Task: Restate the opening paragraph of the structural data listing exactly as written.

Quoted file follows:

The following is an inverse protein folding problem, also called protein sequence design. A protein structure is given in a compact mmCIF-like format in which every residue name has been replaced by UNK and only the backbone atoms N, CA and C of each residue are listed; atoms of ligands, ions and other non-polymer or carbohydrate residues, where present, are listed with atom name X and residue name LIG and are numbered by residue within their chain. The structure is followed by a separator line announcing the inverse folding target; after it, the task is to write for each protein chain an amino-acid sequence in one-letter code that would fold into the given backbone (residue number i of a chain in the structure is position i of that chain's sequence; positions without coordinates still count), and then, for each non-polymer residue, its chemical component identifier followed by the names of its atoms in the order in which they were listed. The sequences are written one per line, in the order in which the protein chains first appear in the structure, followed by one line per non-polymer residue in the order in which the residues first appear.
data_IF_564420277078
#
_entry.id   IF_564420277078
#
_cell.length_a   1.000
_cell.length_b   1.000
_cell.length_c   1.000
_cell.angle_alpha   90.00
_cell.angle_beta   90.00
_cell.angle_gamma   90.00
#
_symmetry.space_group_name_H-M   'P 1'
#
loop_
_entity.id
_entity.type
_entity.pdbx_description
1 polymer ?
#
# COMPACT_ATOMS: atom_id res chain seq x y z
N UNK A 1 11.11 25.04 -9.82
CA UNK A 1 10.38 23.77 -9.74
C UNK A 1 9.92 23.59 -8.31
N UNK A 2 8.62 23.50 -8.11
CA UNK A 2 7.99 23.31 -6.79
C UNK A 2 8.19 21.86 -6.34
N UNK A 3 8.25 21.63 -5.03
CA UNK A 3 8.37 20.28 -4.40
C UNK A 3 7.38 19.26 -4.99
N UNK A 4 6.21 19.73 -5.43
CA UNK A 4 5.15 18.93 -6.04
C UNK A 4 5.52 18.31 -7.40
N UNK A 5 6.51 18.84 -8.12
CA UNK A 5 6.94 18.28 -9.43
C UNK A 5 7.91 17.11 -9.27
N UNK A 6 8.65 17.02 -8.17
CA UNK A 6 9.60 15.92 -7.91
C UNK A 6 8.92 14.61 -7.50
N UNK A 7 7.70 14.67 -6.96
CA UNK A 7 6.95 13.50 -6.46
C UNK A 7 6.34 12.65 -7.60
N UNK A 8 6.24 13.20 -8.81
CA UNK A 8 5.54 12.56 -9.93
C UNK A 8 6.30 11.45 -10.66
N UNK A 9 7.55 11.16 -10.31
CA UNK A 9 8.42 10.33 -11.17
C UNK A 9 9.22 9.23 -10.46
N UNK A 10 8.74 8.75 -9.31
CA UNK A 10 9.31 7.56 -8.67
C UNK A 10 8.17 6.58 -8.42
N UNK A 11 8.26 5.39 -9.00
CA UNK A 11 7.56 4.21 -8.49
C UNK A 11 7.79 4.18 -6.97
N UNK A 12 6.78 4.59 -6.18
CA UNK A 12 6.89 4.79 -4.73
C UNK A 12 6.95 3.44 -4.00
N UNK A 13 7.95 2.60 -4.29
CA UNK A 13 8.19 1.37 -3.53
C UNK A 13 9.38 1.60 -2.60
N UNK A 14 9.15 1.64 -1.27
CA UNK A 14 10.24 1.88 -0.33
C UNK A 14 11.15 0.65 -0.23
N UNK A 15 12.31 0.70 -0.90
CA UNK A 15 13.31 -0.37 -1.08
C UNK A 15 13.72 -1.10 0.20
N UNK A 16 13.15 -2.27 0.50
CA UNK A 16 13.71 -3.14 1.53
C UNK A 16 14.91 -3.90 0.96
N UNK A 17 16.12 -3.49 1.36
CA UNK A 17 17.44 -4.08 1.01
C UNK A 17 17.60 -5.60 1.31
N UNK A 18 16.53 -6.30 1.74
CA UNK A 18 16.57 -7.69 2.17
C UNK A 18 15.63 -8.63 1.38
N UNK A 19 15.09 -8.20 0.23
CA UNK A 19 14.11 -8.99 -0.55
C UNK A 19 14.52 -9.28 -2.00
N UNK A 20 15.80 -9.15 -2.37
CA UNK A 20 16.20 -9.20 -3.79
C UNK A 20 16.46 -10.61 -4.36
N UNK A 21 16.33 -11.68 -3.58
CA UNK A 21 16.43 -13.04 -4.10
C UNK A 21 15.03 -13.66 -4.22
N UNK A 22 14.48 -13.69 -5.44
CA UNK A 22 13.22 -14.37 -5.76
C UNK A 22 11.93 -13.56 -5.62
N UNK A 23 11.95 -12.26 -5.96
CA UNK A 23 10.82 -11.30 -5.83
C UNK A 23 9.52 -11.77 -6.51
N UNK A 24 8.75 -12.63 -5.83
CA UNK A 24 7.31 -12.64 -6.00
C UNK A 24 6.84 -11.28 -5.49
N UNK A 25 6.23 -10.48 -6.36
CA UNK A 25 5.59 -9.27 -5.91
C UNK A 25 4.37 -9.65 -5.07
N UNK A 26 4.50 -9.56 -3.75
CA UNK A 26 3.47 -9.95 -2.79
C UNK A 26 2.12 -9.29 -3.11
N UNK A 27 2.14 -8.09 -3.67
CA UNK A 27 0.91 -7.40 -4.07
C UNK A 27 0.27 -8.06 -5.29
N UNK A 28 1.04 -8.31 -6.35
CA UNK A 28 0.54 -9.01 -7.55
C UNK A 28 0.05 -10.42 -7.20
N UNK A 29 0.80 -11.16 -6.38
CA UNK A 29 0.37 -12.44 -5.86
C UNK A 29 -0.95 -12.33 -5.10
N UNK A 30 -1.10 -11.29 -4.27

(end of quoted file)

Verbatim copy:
The following is an inverse protein folding problem, also called protein sequence design. A protein structure is given in a compact mmCIF-like format in which every residue name has been replaced by UNK and only the backbone atoms N, CA and C of each residue are listed; atoms of ligands, ions and other non-polymer or carbohydrate residues, where present, are listed with atom name X and residue name LIG and are numbered by residue within their chain. The structure is followed by a separator line announcing the inverse folding target; after it, the task is to write for each protein chain an amino-acid sequence in one-letter code that would fold into the given backbone (residue number i of a chain in the structure is position i of that chain's sequence; positions without coordinates still count), and then, for each non-polymer residue, its chemical component identifier followed by the names of its atoms in the order in which they were listed. The sequences are written one per line, in the order in which the protein chains first appear in the structure, followed by one line per non-polymer residue in the order in which the residues first appear.